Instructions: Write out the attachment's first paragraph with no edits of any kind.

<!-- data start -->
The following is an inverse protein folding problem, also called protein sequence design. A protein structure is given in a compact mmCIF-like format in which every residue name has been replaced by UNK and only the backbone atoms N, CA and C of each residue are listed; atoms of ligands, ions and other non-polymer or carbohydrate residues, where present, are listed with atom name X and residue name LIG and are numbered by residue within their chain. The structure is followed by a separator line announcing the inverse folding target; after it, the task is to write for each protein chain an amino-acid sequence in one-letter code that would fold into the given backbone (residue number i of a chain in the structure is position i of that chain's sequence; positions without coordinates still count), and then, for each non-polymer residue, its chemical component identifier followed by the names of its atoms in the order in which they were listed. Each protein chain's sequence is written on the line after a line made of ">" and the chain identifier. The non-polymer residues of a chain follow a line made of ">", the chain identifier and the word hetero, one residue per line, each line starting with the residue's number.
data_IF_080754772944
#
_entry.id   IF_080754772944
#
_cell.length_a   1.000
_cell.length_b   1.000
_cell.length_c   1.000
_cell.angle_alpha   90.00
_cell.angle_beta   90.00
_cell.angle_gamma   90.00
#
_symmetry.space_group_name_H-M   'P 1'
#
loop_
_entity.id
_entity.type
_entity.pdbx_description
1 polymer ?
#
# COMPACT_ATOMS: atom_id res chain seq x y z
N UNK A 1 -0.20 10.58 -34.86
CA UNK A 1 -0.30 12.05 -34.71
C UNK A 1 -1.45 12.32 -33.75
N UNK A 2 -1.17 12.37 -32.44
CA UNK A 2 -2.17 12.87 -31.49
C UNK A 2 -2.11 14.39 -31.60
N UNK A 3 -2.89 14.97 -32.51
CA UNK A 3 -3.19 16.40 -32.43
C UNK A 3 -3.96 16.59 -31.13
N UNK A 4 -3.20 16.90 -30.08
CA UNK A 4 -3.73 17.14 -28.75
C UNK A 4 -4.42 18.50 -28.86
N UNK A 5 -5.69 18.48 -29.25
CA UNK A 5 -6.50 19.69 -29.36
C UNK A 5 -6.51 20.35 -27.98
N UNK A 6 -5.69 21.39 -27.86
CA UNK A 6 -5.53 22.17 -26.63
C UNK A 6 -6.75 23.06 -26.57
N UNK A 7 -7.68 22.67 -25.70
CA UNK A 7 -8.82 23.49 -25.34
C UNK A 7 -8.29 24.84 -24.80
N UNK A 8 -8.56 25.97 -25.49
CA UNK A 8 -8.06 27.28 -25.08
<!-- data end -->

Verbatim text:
The following is an inverse protein folding problem, also called protein sequence design. A protein structure is given in a compact mmCIF-like format in which every residue name has been replaced by UNK and only the backbone atoms N, CA and C of each residue are listed; atoms of ligands, ions and other non-polymer or carbohydrate residues, where present, are listed with atom name X and residue name LIG and are numbered by residue within their chain. The structure is followed by a separator line announcing the inverse folding target; after it, the task is to write for each protein chain an amino-acid sequence in one-letter code that would fold into the given backbone (residue number i of a chain in the structure is position i of that chain's sequence; positions without coordinates still count), and then, for each non-polymer residue, its chemical component identifier followed by the names of its atoms in the order in which they were listed. Each protein chain's sequence is written on the line after a line made of ">" and the chain identifier. The non-polymer residues of a chain follow a line made of ">", the chain identifier and the word hetero, one residue per line, each line starting with the residue's number.